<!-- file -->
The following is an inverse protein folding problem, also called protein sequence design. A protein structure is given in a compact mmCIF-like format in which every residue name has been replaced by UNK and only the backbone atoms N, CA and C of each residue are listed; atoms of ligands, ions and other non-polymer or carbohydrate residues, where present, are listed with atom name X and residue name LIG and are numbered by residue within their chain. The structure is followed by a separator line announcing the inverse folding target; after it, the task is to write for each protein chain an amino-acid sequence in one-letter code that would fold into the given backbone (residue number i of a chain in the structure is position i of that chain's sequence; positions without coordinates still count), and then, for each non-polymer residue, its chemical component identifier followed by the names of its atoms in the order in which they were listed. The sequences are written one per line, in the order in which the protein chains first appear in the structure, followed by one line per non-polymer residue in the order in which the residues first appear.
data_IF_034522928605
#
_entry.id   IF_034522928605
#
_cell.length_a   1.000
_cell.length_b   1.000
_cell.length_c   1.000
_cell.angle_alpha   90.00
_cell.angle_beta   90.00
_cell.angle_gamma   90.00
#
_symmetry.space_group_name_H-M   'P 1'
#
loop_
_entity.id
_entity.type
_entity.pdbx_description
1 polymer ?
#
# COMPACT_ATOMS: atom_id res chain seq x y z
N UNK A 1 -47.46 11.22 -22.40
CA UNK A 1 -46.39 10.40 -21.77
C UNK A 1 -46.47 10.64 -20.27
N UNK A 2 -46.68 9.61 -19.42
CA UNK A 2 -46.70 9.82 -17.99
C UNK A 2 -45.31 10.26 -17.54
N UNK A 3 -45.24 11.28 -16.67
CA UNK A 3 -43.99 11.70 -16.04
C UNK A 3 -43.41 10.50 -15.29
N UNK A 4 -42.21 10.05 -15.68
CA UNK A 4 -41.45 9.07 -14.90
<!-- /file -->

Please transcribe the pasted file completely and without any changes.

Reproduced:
The following is an inverse protein folding problem, also called protein sequence design. A protein structure is given in a compact mmCIF-like format in which every residue name has been replaced by UNK and only the backbone atoms N, CA and C of each residue are listed; atoms of ligands, ions and other non-polymer or carbohydrate residues, where present, are listed with atom name X and residue name LIG and are numbered by residue within their chain. The structure is followed by a separator line announcing the inverse folding target; after it, the task is to write for each protein chain an amino-acid sequence in one-letter code that would fold into the given backbone (residue number i of a chain in the structure is position i of that chain's sequence; positions without coordinates still count), and then, for each non-polymer residue, its chemical component identifier followed by the names of its atoms in the order in which they were listed. The sequences are written one per line, in the order in which the protein chains first appear in the structure, followed by one line per non-polymer residue in the order in which the residues first appear.
data_IF_034522928605
#
_entry.id   IF_034522928605
#
_cell.length_a   1.000
_cell.length_b   1.000
_cell.length_c   1.000
_cell.angle_alpha   90.00
_cell.angle_beta   90.00
_cell.angle_gamma   90.00
#
_symmetry.space_group_name_H-M   'P 1'
#
loop_
_entity.id
_entity.type
_entity.pdbx_description
1 polymer ?
#
# COMPACT_ATOMS: atom_id res chain seq x y z
N UNK A 1 -47.46 11.22 -22.40
CA UNK A 1 -46.39 10.40 -21.77
C UNK A 1 -46.47 10.64 -20.27
N UNK A 2 -46.68 9.61 -19.42
CA UNK A 2 -46.70 9.82 -17.99
C UNK A 2 -45.31 10.26 -17.54
N UNK A 3 -45.24 11.28 -16.67
CA UNK A 3 -43.99 11.70 -16.04
C UNK A 3 -43.41 10.50 -15.29
N UNK A 4 -42.21 10.05 -15.68
CA UNK A 4 -41.45 9.07 -14.90